Vigilante Justice and... the Bible? wut?

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Kai
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Vigilante Justice and... the Bible? wut?

Unread postby Kai » Thu Feb 14, 2008 10:11 am

http://exploringourmatrix.blogspot.com/ ... e-one.html

The Brave One

In the Biblical epoch, there was little other than vigilante justice. Murders were not resolved by impersonal criminal investigations by professional police, and tried by professional judges or impartial juries of the accused's peers. In the Biblical era, and in particular that of the Hebrew Bible, justice was in the hands of the local community, and of the family. If a member of your family was murdered, you were responsible to exact justice and carry out vengeance. The statement that vengeance is the LORD's was a reassurance that, even when there was no human being to carry out justice, God would not leave the guilty unpunished. But such cases were hoped to be the exception.

This puts the modern reader of the Bible, viewing The Brave One, in something of a predicament. Is the Bible's vision of how justice is to be carried out better, simply because it is in the Bible? Or is it appropriate to acknowledge that this was simply the way things were done then, and our way is legitimately different? Can we go even further, perhaps, and suggest that our society has improved upon the Bible?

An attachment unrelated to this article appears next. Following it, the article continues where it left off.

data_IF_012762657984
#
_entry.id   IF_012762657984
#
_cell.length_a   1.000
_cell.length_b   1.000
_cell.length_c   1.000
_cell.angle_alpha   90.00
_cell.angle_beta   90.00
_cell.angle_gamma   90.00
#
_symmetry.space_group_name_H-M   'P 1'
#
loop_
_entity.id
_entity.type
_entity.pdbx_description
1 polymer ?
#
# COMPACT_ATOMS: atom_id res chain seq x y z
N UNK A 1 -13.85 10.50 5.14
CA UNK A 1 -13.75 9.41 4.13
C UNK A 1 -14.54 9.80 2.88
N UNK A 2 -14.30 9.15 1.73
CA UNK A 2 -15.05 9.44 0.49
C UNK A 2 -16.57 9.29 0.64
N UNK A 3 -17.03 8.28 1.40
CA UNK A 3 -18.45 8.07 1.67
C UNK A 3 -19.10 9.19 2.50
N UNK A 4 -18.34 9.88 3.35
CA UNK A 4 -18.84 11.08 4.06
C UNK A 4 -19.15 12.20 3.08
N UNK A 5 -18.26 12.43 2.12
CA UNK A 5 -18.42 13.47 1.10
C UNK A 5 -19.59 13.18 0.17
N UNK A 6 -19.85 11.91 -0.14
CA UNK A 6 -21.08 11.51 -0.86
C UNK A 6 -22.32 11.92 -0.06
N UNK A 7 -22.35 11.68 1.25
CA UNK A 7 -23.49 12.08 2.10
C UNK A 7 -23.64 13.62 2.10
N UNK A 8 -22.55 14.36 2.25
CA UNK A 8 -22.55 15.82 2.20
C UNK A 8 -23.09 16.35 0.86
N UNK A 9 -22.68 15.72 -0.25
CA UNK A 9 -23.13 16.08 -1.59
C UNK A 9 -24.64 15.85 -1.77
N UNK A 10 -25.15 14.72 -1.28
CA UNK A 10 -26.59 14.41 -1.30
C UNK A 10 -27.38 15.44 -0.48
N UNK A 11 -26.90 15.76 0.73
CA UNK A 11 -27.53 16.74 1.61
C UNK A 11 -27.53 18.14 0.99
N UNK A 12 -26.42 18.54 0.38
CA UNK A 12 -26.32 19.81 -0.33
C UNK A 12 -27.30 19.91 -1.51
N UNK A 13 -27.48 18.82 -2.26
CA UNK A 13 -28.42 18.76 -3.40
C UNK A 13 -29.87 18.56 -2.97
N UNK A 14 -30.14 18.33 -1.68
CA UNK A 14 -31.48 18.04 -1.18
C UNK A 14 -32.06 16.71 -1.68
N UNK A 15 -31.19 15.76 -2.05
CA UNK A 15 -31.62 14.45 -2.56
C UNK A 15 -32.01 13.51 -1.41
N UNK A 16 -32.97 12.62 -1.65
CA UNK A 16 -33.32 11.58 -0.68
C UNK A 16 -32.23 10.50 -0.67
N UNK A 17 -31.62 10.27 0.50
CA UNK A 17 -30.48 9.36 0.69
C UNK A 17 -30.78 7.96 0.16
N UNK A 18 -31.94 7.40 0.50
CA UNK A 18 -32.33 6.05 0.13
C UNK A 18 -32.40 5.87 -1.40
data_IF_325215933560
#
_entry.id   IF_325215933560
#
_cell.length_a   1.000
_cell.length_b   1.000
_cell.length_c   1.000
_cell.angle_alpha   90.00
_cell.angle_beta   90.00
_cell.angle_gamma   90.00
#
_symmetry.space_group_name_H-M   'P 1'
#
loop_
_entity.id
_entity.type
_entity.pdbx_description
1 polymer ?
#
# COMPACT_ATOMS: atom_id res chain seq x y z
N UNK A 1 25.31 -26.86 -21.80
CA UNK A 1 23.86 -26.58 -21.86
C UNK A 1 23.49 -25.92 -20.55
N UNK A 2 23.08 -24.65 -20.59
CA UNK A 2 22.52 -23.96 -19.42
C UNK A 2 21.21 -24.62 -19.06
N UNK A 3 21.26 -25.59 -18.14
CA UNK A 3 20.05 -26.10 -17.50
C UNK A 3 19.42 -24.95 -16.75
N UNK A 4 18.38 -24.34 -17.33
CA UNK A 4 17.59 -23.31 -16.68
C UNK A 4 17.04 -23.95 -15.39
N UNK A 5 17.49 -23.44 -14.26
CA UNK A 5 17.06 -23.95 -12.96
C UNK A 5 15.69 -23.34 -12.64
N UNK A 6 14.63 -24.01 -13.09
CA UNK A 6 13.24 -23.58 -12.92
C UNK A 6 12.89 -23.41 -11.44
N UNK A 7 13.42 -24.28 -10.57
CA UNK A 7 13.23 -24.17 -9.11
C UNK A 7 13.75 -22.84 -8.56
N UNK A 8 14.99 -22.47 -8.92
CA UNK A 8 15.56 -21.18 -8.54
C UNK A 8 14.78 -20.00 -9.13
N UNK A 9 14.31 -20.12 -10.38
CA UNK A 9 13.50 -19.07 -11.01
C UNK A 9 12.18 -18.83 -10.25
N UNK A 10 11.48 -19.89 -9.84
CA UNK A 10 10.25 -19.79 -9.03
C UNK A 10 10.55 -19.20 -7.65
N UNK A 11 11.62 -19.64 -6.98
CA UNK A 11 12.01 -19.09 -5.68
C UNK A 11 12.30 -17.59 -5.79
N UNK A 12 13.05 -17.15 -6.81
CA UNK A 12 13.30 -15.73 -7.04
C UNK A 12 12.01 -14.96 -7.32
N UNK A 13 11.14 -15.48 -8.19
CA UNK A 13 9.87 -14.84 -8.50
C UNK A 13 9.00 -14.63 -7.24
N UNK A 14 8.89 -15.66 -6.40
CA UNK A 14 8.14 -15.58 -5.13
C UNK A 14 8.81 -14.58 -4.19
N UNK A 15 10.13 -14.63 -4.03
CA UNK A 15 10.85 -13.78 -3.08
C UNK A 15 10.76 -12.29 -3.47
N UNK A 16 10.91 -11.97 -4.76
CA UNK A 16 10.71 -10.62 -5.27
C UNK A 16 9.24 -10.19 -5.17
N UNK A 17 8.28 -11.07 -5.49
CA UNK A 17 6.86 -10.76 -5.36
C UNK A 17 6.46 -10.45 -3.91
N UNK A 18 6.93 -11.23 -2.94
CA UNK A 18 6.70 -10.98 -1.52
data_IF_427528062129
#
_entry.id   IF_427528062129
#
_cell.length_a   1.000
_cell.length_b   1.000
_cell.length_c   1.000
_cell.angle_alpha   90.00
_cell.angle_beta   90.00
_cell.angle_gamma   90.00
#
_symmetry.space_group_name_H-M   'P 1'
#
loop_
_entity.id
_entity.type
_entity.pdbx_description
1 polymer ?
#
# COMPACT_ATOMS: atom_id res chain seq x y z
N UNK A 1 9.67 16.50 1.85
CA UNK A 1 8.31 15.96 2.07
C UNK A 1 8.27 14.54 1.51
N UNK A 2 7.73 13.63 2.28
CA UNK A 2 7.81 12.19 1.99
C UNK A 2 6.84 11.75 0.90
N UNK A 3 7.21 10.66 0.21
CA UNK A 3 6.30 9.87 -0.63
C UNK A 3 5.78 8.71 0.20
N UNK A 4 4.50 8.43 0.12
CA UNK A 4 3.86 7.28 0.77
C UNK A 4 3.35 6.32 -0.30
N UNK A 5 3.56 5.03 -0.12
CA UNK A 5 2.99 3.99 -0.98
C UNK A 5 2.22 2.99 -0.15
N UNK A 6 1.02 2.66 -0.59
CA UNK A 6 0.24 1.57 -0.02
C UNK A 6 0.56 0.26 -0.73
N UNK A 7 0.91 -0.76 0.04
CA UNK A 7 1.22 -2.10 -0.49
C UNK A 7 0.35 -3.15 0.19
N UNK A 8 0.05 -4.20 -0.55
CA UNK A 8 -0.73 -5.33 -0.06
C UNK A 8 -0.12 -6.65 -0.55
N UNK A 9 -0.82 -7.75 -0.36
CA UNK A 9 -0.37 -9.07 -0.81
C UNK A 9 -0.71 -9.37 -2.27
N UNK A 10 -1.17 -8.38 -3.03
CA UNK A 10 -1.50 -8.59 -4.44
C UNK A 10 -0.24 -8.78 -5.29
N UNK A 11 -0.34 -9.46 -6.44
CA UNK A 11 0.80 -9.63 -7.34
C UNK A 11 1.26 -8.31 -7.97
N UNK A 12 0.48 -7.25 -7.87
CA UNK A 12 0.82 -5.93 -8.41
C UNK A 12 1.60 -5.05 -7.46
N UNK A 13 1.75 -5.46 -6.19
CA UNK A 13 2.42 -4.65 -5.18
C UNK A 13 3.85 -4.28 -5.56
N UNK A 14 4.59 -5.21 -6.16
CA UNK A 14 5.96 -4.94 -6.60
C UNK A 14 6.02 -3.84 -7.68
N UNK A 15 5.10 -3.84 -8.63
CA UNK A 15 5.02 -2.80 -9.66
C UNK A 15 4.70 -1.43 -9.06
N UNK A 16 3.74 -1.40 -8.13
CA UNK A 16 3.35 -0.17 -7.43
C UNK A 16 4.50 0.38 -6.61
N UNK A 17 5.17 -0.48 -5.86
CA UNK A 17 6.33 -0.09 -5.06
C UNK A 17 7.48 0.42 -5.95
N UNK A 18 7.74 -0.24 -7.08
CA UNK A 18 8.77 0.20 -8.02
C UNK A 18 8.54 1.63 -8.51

How do we decide which is "better"? Do we even have a clear concept of what "justice" is and why it is important, and what it is supposed to accomplish?


Check this one out. Any thoughts?

Edit: Fixed the link so that it'll take you to the article.

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Besyanteo
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Unread postby Besyanteo » Thu Feb 14, 2008 1:02 pm

Misinformation: The bible doesn't say the "Vengeance is the Lord's" as some kind of assurance that if we're too meager or otherwise unable to go out and do it, he's got it for us. It means that it's not our business to go out and seek vengeance; Wrath is a sin, not a virtue to be uplifted and honored. It means that God, knowing all things, will see to it that the person in question gets everything they deserve, no more or less. It also means that we don't have the infinite knowledge to know what it is that that person deserves.

Eye for an Eye existed in the old testament as a measure of the very most a person was allowed to do; Go this far, or significantly less far, and no farther. If you're a new testament Christian, that got tossed aside with the sacrifice of Christ; If every man, no matter what they've done, is fit to seek redemption, then it's actually worse for us to go out and kill them.

Long Story Short: Lawl, fundies reviewing movies.

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Kai
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Unread postby Kai » Thu Feb 14, 2008 1:17 pm

The original link didn't work, so I lend my apologies to anyone who actually tried to read more of that article than what I quoted here.

http://exploringourmatrix.blogspot.com/ ... e-one.html

My personal knowledge of this writer aside... what leads you to classify this guy as a "fundie?"

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Besyanteo
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Unread postby Besyanteo » Thu Feb 14, 2008 1:25 pm

From the quote provided, it's mostly that he appears to be ignoring large swaths of the bible as it's convenient for him to reach conclusions he wants to reach; In this case, the idea that people were meant to go out and hunt people down for their crimes. To be more concise, it's the presence of doublethink in that quote. I'd label pretty much anyone who doublethinks as a fundie, though I suspect for others it takes a little more.